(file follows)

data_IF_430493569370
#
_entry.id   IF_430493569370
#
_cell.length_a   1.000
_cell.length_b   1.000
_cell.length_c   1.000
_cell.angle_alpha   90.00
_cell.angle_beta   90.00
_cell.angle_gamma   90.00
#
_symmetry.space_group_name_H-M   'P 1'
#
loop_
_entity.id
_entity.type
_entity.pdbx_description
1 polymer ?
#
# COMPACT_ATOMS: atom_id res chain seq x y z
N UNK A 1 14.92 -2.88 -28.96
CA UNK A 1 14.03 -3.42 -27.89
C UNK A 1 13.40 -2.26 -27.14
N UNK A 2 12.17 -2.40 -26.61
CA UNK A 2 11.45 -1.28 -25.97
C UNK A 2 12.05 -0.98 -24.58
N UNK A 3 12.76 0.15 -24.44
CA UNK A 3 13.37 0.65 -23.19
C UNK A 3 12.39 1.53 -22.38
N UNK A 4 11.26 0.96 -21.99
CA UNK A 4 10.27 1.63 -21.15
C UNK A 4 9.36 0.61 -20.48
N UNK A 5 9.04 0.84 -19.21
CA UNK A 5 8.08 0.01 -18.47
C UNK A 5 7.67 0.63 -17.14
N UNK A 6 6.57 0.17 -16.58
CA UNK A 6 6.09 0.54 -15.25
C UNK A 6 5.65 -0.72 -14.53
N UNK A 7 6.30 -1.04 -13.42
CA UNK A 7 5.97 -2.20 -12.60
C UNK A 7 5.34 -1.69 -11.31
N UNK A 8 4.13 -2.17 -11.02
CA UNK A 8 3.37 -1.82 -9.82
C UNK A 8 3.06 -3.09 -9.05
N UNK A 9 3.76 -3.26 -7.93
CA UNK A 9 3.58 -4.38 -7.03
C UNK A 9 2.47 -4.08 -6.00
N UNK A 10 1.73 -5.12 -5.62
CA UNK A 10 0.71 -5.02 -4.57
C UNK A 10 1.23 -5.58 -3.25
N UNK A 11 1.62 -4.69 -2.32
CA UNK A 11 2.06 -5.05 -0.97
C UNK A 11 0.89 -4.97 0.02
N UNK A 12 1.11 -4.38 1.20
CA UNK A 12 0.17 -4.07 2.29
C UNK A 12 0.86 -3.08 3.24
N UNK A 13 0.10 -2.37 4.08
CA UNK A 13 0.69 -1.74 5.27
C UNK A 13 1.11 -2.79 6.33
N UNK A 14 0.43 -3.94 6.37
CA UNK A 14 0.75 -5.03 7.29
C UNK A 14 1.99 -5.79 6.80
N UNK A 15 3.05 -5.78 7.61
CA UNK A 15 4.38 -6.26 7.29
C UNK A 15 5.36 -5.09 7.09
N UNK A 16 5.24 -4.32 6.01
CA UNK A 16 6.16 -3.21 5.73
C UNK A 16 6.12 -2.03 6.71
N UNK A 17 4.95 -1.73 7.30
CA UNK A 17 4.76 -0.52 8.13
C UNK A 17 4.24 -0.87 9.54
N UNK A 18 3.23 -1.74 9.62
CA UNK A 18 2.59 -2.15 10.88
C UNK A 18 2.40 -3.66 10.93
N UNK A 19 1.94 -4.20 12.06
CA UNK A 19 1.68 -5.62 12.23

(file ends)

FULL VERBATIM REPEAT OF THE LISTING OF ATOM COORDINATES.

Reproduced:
data_IF_430493569370
#
_entry.id   IF_430493569370
#
_cell.length_a   1.000
_cell.length_b   1.000
_cell.length_c   1.000
_cell.angle_alpha   90.00
_cell.angle_beta   90.00
_cell.angle_gamma   90.00
#
_symmetry.space_group_name_H-M   'P 1'
#
loop_
_entity.id
_entity.type
_entity.pdbx_description
1 polymer ?
#
# COMPACT_ATOMS: atom_id res chain seq x y z
N UNK A 1 14.92 -2.88 -28.96
CA UNK A 1 14.03 -3.42 -27.89
C UNK A 1 13.40 -2.26 -27.14
N UNK A 2 12.17 -2.40 -26.61
CA UNK A 2 11.45 -1.28 -25.97
C UNK A 2 12.05 -0.98 -24.58
N UNK A 3 12.76 0.15 -24.44
CA UNK A 3 13.37 0.65 -23.19
C UNK A 3 12.39 1.53 -22.38
N UNK A 4 11.26 0.96 -21.99
CA UNK A 4 10.27 1.63 -21.15
C UNK A 4 9.36 0.61 -20.48
N UNK A 5 9.04 0.84 -19.21
CA UNK A 5 8.08 0.01 -18.47
C UNK A 5 7.67 0.63 -17.14
N UNK A 6 6.57 0.17 -16.58
CA UNK A 6 6.09 0.54 -15.25
C UNK A 6 5.65 -0.72 -14.53
N UNK A 7 6.30 -1.04 -13.42
CA UNK A 7 5.97 -2.20 -12.60
C UNK A 7 5.34 -1.69 -11.31
N UNK A 8 4.13 -2.17 -11.02
CA UNK A 8 3.37 -1.82 -9.82
C UNK A 8 3.06 -3.09 -9.05
N UNK A 9 3.76 -3.26 -7.93
CA UNK A 9 3.58 -4.38 -7.03
C UNK A 9 2.47 -4.08 -6.00
N UNK A 10 1.73 -5.12 -5.62
CA UNK A 10 0.71 -5.02 -4.57
C UNK A 10 1.23 -5.58 -3.25
N UNK A 11 1.62 -4.69 -2.32
CA UNK A 11 2.06 -5.05 -0.97
C UNK A 11 0.89 -4.97 0.02
N UNK A 12 1.11 -4.38 1.20
CA UNK A 12 0.17 -4.07 2.29
C UNK A 12 0.86 -3.08 3.24
N UNK A 13 0.10 -2.37 4.08
CA UNK A 13 0.69 -1.74 5.27
C UNK A 13 1.11 -2.79 6.33
N UNK A 14 0.43 -3.94 6.37
CA UNK A 14 0.75 -5.03 7.29
C UNK A 14 1.99 -5.79 6.80
N UNK A 15 3.05 -5.78 7.61
CA UNK A 15 4.38 -6.26 7.29
C UNK A 15 5.36 -5.09 7.09
N UNK A 16 5.24 -4.32 6.01
CA UNK A 16 6.16 -3.21 5.73
C UNK A 16 6.12 -2.03 6.71
N UNK A 17 4.95 -1.73 7.30
CA UNK A 17 4.76 -0.52 8.13
C UNK A 17 4.24 -0.87 9.54
N UNK A 18 3.23 -1.74 9.62
CA UNK A 18 2.59 -2.15 10.88
C UNK A 18 2.40 -3.66 10.93
N UNK A 19 1.94 -4.20 12.06
CA UNK A 19 1.68 -5.62 12.23